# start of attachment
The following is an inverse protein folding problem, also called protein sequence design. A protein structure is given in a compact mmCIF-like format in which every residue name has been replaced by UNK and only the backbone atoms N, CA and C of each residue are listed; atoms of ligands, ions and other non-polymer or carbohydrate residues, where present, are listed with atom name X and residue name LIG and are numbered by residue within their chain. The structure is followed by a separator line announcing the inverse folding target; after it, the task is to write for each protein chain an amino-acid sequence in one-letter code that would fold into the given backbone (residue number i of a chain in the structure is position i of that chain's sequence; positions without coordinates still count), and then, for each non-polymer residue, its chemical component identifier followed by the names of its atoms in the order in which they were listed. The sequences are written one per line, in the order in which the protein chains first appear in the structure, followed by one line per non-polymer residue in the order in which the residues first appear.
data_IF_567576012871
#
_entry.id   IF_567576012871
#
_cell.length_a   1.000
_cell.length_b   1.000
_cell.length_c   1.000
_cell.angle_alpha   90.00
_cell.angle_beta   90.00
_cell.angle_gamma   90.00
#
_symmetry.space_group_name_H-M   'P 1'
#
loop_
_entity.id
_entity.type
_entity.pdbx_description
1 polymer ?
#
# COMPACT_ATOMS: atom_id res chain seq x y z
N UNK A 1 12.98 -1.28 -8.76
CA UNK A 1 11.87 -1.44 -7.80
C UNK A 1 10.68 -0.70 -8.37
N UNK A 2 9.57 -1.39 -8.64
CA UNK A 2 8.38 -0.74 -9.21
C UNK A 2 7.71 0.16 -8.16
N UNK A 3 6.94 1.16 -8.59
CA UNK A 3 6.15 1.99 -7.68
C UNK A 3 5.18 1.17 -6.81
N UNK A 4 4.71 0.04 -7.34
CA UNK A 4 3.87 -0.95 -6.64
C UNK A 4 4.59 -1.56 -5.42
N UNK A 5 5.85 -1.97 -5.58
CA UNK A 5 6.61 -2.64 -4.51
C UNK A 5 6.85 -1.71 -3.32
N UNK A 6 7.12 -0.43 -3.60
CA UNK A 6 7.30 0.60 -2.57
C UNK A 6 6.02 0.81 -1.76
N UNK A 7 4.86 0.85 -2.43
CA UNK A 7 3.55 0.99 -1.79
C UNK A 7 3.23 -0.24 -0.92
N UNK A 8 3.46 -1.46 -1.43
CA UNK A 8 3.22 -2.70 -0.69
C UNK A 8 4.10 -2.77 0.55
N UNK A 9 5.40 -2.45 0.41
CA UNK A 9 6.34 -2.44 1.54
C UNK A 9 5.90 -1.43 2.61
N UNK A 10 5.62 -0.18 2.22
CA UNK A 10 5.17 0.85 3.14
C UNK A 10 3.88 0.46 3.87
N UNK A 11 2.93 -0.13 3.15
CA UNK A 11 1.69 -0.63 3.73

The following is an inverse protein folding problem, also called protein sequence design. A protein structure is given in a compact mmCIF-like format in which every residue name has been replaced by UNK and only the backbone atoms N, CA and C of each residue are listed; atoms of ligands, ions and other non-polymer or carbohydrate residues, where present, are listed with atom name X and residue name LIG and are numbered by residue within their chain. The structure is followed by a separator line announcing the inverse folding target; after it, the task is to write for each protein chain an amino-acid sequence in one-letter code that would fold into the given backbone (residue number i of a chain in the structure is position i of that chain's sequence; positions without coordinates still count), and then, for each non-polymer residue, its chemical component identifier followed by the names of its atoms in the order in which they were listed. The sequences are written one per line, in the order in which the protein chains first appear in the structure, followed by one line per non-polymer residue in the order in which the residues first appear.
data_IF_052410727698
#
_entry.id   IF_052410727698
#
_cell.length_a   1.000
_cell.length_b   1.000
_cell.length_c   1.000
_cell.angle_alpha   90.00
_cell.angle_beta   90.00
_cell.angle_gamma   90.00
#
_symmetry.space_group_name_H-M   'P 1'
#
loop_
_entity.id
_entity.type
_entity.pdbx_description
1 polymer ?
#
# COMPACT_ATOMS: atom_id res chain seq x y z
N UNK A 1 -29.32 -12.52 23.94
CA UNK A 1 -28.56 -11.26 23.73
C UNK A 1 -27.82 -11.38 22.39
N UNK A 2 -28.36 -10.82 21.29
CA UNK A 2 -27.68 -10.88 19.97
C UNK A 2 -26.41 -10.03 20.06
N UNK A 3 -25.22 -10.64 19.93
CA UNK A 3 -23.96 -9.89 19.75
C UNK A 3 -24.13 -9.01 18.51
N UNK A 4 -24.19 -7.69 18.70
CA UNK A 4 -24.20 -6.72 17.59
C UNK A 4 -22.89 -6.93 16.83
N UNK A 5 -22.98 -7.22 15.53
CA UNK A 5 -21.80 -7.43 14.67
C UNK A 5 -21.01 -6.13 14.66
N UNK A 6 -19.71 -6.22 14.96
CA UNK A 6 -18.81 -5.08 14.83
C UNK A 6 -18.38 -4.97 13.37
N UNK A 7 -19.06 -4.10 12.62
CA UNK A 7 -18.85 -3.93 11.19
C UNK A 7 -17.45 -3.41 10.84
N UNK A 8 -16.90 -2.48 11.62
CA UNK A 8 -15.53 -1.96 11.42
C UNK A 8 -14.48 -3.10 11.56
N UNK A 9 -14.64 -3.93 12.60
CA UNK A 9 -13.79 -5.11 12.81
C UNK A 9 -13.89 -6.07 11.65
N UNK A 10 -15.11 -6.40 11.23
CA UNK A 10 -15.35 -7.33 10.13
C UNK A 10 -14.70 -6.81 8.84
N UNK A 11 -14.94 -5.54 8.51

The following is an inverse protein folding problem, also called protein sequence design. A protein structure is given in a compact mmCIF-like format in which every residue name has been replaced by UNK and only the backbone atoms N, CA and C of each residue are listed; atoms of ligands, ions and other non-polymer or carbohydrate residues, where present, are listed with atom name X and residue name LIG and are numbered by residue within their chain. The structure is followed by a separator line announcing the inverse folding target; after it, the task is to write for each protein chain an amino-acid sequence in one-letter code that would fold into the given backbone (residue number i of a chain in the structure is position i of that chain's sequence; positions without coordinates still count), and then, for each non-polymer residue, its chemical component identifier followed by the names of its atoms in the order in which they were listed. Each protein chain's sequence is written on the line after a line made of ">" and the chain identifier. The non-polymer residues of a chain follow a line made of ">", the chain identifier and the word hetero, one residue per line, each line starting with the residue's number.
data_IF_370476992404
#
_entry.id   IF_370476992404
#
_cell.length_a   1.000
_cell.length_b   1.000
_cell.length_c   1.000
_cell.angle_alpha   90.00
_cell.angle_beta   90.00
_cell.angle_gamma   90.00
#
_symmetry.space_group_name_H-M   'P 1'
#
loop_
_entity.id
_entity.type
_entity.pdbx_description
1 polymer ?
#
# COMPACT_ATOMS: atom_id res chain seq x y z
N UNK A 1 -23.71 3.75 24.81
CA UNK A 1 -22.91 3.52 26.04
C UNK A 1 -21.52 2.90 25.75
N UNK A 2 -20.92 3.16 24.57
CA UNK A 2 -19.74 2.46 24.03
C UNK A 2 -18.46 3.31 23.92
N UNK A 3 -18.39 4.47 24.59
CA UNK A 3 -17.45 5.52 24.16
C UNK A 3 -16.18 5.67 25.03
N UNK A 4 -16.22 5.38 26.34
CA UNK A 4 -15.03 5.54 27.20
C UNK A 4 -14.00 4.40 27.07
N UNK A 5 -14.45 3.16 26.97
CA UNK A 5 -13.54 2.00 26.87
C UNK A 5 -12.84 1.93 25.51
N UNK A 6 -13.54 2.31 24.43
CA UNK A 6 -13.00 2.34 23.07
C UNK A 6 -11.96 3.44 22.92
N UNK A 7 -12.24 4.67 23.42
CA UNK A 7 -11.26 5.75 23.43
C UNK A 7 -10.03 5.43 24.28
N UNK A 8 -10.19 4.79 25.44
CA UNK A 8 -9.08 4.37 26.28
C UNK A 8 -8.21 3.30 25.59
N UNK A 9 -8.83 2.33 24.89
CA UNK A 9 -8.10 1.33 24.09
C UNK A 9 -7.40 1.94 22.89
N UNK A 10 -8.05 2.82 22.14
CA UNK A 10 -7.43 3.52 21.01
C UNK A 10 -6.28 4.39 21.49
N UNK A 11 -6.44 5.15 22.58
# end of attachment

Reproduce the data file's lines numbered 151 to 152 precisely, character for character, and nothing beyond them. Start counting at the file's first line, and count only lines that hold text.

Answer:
N UNK A 9 -8.83 2.33 24.89
CA UNK A 9 -8.10 1.33 24.09